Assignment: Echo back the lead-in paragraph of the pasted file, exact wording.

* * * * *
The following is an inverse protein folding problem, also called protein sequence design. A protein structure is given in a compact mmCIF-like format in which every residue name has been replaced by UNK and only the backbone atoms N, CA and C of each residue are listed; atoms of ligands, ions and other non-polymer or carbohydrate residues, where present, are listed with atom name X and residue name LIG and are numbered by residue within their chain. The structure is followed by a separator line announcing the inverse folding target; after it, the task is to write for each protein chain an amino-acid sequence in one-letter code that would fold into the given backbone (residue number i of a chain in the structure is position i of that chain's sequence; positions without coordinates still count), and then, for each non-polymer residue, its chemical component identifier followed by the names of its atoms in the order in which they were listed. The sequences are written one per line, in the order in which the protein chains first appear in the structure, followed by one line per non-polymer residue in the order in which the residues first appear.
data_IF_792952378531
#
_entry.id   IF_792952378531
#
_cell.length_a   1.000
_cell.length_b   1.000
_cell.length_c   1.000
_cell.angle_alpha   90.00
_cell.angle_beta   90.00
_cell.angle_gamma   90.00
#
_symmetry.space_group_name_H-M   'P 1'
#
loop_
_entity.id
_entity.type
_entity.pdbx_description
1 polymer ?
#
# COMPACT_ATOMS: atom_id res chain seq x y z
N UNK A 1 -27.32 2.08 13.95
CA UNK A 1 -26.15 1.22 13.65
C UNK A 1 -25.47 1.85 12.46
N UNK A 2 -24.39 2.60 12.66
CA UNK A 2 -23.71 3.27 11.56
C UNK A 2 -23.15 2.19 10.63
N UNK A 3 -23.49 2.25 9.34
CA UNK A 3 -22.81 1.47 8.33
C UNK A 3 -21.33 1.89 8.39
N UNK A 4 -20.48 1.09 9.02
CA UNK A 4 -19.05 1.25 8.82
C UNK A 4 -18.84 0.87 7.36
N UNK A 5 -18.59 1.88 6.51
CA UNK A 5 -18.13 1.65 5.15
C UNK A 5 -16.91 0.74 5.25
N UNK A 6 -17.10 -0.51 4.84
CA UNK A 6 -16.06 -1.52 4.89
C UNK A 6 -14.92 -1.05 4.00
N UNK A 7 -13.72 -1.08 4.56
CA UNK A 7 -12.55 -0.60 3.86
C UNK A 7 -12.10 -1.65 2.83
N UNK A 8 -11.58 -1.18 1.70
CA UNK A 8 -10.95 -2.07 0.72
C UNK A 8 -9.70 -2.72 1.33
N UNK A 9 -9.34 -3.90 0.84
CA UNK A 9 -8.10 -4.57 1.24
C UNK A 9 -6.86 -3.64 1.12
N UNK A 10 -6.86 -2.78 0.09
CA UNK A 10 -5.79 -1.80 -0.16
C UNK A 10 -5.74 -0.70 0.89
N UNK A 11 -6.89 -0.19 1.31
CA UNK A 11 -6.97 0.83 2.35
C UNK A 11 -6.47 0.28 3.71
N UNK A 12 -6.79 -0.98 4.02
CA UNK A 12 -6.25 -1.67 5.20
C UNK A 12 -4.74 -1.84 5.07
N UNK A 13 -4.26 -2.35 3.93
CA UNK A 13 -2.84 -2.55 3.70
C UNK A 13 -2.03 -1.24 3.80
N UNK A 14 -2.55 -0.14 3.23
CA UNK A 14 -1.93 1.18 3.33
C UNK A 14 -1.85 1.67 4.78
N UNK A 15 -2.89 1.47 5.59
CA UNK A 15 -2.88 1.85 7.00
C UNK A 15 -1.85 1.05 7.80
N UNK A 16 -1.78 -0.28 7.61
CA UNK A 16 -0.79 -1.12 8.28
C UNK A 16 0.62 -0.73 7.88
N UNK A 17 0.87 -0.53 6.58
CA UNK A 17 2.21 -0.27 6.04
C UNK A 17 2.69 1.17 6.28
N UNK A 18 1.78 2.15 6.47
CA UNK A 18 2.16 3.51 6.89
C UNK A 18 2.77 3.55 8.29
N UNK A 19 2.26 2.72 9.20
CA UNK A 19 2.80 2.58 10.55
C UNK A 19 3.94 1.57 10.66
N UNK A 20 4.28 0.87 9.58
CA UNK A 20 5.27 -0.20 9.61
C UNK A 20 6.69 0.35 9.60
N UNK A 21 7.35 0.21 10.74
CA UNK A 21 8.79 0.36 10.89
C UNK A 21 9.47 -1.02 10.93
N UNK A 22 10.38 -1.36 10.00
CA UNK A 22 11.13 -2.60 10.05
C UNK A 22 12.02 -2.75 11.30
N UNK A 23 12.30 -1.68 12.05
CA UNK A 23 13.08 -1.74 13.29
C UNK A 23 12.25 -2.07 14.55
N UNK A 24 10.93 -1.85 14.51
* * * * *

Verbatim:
The following is an inverse protein folding problem, also called protein sequence design. A protein structure is given in a compact mmCIF-like format in which every residue name has been replaced by UNK and only the backbone atoms N, CA and C of each residue are listed; atoms of ligands, ions and other non-polymer or carbohydrate residues, where present, are listed with atom name X and residue name LIG and are numbered by residue within their chain. The structure is followed by a separator line announcing the inverse folding target; after it, the task is to write for each protein chain an amino-acid sequence in one-letter code that would fold into the given backbone (residue number i of a chain in the structure is position i of that chain's sequence; positions without coordinates still count), and then, for each non-polymer residue, its chemical component identifier followed by the names of its atoms in the order in which they were listed. The sequences are written one per line, in the order in which the protein chains first appear in the structure, followed by one line per non-polymer residue in the order in which the residues first appear.